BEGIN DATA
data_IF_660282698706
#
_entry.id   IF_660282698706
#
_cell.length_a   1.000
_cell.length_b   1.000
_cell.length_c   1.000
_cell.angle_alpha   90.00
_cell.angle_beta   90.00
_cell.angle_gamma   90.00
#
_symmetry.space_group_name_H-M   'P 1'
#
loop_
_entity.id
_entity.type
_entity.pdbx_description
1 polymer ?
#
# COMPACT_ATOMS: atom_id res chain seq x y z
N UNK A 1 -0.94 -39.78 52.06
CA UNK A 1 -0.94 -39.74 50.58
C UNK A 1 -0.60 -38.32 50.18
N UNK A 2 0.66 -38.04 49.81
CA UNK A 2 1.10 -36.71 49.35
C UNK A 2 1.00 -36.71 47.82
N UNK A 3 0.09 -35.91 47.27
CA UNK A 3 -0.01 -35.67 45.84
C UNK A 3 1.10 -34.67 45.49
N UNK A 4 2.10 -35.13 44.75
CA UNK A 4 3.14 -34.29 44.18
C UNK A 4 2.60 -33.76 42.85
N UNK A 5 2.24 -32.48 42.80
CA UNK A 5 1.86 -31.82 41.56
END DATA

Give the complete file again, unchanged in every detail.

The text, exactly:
data_IF_660282698706
#
_entry.id   IF_660282698706
#
_cell.length_a   1.000
_cell.length_b   1.000
_cell.length_c   1.000
_cell.angle_alpha   90.00
_cell.angle_beta   90.00
_cell.angle_gamma   90.00
#
_symmetry.space_group_name_H-M   'P 1'
#
loop_
_entity.id
_entity.type
_entity.pdbx_description
1 polymer ?
#
# COMPACT_ATOMS: atom_id res chain seq x y z
N UNK A 1 -0.94 -39.78 52.06
CA UNK A 1 -0.94 -39.74 50.58
C UNK A 1 -0.60 -38.32 50.18
N UNK A 2 0.66 -38.04 49.81
CA UNK A 2 1.10 -36.71 49.35
C UNK A 2 1.00 -36.71 47.82
N UNK A 3 0.09 -35.91 47.27
CA UNK A 3 -0.01 -35.67 45.84
C UNK A 3 1.10 -34.67 45.49
N UNK A 4 2.10 -35.13 44.75
CA UNK A 4 3.14 -34.29 44.18
C UNK A 4 2.60 -33.76 42.85
N UNK A 5 2.24 -32.48 42.80
CA UNK A 5 1.86 -31.82 41.56